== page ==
Dr. Matshidiso Moeti, the World Health Organization (WHO) Regional Director for Africa, is calling on the health authorities in the region, including Liberia, to unite their efforts in the prevention and control of diabetes.
Diabetes is a long-lasting disease that causes a person’s blood sugar level to become too high and over time may lead to serious damage to vital organs of the body including gangrene (disease) of the feet that often leads to amputation.
According to the WHO, diabetes is a major cause of premature death and disability.
Dr. Moeti’s call was contained in her World Health Day Message she delivered recently on the rise of diabetes in the region.
The focus this year is on diabetes prevention and control.
There are two main types of diabetes – type 1 diabetes and type 2 diabetes. Type 1 diabetes is characterized by insufficient insulin production in the body. People with this type of diabetes require daily injection of insulin. Type 2 diabetes results from ineffective use of insulin in the body. It is responsible for about 90% of all diabetes and is increasingly occurring in younger age groups.
Dr. Moeti said “unhealthy diets, lack of physical exercise, tobacco use, alcohol consumption, obesity and overweight are some of the factors that could contribute to Type 2 diabetes.”
Globally, the number of people living with diabetes has risen sharply from 108 million in 1980 to 422 million in 2014. In the African Region, WHO says the figure has quadrupled from 4 million to 25 million during the same period.
“The sharp rise is a result of rapid uncontrolled urbanisation, globalization and major changes in lifestyle with a resultant increase in the prevalence of the lifestyle risk factors. Diabetes imposes a substantial public health and socioeconomic burden in the face of scarce resources,” she stated.
The good news, however, is that the disease can be prevented by maintaining normal body weight, engaging in regular physical activity, eating healthy diets that include sufficient consumption of fruits and vegetables and avoiding alcohol consumption and the use of tobacco.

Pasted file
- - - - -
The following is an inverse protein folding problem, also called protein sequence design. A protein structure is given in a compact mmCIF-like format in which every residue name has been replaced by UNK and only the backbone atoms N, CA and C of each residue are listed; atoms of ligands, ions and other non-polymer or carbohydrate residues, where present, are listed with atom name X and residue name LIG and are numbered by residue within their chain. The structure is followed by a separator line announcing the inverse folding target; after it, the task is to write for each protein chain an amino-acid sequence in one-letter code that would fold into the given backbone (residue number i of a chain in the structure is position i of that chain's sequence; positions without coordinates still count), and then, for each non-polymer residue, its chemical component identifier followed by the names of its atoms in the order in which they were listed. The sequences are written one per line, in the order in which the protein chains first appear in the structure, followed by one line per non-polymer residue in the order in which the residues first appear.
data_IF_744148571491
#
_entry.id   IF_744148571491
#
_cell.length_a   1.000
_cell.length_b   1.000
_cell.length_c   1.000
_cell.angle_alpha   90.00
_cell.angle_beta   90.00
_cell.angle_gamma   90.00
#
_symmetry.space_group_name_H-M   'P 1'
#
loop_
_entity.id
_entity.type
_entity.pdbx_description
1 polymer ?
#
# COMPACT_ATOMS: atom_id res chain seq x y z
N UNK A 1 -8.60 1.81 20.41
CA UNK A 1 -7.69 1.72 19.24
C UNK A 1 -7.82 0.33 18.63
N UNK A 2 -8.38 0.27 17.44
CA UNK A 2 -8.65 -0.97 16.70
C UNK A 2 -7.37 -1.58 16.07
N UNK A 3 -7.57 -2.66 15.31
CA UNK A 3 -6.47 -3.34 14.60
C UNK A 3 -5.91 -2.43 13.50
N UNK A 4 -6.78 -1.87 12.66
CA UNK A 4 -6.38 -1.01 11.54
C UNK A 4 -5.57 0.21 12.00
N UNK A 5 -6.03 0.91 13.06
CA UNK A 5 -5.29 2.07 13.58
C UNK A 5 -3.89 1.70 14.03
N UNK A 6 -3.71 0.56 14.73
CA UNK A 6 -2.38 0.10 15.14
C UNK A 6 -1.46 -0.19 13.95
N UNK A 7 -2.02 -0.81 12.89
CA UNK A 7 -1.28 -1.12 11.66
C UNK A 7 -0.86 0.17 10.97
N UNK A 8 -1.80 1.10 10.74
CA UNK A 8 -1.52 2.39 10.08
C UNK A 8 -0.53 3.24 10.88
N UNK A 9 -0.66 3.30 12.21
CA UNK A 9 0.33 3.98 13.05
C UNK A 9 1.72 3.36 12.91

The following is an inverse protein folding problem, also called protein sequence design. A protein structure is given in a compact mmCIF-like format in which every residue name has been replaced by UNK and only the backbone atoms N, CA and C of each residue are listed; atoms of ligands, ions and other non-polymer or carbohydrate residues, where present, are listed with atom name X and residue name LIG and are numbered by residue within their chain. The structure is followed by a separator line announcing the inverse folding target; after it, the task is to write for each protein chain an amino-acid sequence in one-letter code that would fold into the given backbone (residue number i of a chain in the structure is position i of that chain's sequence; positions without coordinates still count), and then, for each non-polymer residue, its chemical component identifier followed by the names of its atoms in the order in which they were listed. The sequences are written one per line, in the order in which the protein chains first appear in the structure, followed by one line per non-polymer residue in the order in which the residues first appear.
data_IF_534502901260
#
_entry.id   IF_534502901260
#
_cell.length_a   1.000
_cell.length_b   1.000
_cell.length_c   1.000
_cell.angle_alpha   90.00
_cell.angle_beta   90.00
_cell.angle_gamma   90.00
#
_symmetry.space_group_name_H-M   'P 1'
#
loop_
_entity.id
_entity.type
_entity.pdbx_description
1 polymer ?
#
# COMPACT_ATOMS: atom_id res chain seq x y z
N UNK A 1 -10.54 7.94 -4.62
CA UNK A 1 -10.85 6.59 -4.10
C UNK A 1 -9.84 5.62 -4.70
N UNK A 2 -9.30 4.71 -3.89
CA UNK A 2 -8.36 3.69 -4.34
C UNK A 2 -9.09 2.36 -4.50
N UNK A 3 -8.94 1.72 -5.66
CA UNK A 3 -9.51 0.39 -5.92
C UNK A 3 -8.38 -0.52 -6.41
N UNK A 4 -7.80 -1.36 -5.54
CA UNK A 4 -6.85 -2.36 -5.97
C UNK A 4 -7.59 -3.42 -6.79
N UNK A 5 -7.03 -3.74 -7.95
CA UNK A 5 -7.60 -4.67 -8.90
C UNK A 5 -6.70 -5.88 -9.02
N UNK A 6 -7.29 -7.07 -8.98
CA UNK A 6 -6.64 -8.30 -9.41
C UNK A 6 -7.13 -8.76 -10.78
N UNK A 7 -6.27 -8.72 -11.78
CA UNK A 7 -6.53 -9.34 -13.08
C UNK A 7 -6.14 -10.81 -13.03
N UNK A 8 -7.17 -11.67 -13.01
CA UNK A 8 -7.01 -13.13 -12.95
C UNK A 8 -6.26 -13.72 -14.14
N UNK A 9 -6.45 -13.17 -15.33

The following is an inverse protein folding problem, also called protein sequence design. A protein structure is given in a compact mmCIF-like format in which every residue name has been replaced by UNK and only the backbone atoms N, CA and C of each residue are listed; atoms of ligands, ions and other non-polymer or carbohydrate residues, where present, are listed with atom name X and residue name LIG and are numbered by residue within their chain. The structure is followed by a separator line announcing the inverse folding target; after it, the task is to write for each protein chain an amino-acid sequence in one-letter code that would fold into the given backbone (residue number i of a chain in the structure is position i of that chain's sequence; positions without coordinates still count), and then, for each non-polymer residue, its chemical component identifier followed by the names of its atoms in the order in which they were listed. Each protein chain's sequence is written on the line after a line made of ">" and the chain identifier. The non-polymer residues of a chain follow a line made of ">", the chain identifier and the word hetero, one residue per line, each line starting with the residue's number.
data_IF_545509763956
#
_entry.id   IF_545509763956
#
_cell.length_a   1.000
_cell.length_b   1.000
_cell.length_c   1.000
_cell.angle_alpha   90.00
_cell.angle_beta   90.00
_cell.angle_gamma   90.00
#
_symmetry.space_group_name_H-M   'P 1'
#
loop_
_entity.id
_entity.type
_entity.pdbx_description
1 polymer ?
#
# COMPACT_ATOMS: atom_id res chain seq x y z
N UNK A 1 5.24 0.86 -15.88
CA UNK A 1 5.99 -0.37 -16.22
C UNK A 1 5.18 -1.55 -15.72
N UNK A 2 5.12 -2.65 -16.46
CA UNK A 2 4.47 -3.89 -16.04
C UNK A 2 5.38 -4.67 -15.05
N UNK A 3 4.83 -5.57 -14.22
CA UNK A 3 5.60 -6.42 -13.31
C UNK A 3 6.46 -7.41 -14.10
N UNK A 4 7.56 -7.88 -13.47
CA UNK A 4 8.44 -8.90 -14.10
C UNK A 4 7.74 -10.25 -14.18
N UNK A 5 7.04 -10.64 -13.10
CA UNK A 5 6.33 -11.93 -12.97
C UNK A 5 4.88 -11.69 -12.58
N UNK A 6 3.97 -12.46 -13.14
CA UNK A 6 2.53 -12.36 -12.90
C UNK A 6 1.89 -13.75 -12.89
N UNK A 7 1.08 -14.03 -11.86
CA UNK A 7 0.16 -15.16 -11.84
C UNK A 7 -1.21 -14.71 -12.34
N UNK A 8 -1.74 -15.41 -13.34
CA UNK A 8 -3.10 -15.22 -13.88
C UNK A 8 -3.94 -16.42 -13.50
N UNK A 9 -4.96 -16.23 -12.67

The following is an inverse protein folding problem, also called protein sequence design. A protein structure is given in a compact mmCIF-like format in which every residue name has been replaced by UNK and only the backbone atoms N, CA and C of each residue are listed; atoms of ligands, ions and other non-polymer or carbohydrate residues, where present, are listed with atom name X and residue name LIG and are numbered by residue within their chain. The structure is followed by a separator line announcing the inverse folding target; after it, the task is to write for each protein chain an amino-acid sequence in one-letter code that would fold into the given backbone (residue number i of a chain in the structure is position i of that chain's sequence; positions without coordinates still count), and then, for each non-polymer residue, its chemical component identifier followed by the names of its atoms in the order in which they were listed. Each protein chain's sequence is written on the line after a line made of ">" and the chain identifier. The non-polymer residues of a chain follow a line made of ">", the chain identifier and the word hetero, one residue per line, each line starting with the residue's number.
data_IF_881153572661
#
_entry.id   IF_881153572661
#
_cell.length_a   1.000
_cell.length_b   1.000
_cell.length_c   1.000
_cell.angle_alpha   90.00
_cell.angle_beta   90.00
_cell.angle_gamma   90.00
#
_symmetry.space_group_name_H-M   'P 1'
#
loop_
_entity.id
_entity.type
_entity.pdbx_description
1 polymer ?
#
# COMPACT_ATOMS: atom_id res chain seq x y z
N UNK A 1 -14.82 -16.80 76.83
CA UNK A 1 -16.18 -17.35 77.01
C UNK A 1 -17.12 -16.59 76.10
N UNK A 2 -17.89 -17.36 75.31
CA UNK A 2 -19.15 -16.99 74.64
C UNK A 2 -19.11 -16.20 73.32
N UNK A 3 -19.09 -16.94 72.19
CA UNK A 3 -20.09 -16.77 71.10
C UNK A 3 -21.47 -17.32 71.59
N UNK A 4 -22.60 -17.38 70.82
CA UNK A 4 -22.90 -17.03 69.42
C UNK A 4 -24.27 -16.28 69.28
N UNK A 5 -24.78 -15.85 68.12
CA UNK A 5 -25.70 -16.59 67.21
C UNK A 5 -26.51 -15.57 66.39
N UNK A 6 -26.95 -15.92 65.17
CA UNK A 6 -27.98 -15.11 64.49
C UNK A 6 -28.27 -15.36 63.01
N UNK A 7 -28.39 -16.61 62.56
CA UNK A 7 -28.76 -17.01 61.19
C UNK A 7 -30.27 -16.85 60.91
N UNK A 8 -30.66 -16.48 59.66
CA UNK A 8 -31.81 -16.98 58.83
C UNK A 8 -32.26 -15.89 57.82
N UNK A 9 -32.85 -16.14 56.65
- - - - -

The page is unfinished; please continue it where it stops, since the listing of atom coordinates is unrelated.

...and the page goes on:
Early diagnosis and treatment is critical to prevent the development of complications. Equally important is the need to strengthen public awareness about diabetes to reduce the chances of developing and dying from the disease.
WHO warned that urgent and concrete actions are needed to tackle the rising problem of diabetes in Africa.
She urged all governments to implement the globally agreed actions to prevent and control diabetes. “Diagnosis and treatment of diabetes should be integrated with the management of non-communicable diseases (NCDs), HIV/AIDS, Tuberculosis and other chronic conditions.”
“It is essential to ensure access to basic diagnostics and lifesaving medicines such as insulin and oral hypoglycaemic agents at all levels of the health care delivery system including primary health care level. I also call on development partners, civil society and the private sector to jointly intensify efforts to defeat diabetes.”
WHO said they remain committed to continue to provide technical support for development and implementation of policies and strategies for the prevention and control of diabetes and other NCDs in the Africa region.